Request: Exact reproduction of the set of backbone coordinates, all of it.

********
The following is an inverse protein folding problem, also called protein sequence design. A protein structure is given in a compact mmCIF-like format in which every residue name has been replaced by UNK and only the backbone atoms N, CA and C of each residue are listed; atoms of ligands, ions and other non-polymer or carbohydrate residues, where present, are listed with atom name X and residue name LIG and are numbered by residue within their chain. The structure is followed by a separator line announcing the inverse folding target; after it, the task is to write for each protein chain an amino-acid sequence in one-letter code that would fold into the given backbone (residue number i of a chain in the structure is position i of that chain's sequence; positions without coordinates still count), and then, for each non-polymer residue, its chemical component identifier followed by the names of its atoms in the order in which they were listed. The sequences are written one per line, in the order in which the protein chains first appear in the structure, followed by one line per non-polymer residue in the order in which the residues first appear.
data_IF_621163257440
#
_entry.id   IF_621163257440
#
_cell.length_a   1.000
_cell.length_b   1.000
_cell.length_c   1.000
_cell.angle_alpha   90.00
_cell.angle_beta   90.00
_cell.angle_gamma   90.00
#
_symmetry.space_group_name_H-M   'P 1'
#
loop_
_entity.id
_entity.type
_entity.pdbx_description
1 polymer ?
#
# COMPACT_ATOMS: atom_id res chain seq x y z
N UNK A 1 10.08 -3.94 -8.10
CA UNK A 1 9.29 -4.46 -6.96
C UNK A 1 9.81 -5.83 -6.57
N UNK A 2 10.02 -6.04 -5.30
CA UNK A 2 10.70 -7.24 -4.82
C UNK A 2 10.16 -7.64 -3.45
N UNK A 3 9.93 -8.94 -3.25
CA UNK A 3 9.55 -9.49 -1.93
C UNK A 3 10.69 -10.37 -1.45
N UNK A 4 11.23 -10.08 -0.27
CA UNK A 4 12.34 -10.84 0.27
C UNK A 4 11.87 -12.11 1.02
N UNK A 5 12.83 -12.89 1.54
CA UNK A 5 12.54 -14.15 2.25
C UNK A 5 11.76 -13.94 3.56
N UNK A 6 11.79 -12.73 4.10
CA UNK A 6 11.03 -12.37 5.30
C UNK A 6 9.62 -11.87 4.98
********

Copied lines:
The following is an inverse protein folding problem, also called protein sequence design. A protein structure is given in a compact mmCIF-like format in which every residue name has been replaced by UNK and only the backbone atoms N, CA and C of each residue are listed; atoms of ligands, ions and other non-polymer or carbohydrate residues, where present, are listed with atom name X and residue name LIG and are numbered by residue within their chain. The structure is followed by a separator line announcing the inverse folding target; after it, the task is to write for each protein chain an amino-acid sequence in one-letter code that would fold into the given backbone (residue number i of a chain in the structure is position i of that chain's sequence; positions without coordinates still count), and then, for each non-polymer residue, its chemical component identifier followed by the names of its atoms in the order in which they were listed. The sequences are written one per line, in the order in which the protein chains first appear in the structure, followed by one line per non-polymer residue in the order in which the residues first appear.
data_IF_621163257440
#
_entry.id   IF_621163257440
#
_cell.length_a   1.000
_cell.length_b   1.000
_cell.length_c   1.000
_cell.angle_alpha   90.00
_cell.angle_beta   90.00
_cell.angle_gamma   90.00
#
_symmetry.space_group_name_H-M   'P 1'
#
loop_
_entity.id
_entity.type
_entity.pdbx_description
1 polymer ?
#
# COMPACT_ATOMS: atom_id res chain seq x y z
N UNK A 1 10.08 -3.94 -8.10
CA UNK A 1 9.29 -4.46 -6.96
C UNK A 1 9.81 -5.83 -6.57
N UNK A 2 10.02 -6.04 -5.30
CA UNK A 2 10.70 -7.24 -4.82
C UNK A 2 10.16 -7.64 -3.45
N UNK A 3 9.93 -8.94 -3.25
CA UNK A 3 9.55 -9.49 -1.93
C UNK A 3 10.69 -10.37 -1.45
N UNK A 4 11.23 -10.08 -0.27
CA UNK A 4 12.34 -10.84 0.27
C UNK A 4 11.87 -12.11 1.02
N UNK A 5 12.83 -12.89 1.54
CA UNK A 5 12.54 -14.15 2.25
C UNK A 5 11.76 -13.94 3.56
N UNK A 6 11.79 -12.73 4.10
CA UNK A 6 11.03 -12.37 5.30
C UNK A 6 9.62 -11.87 4.98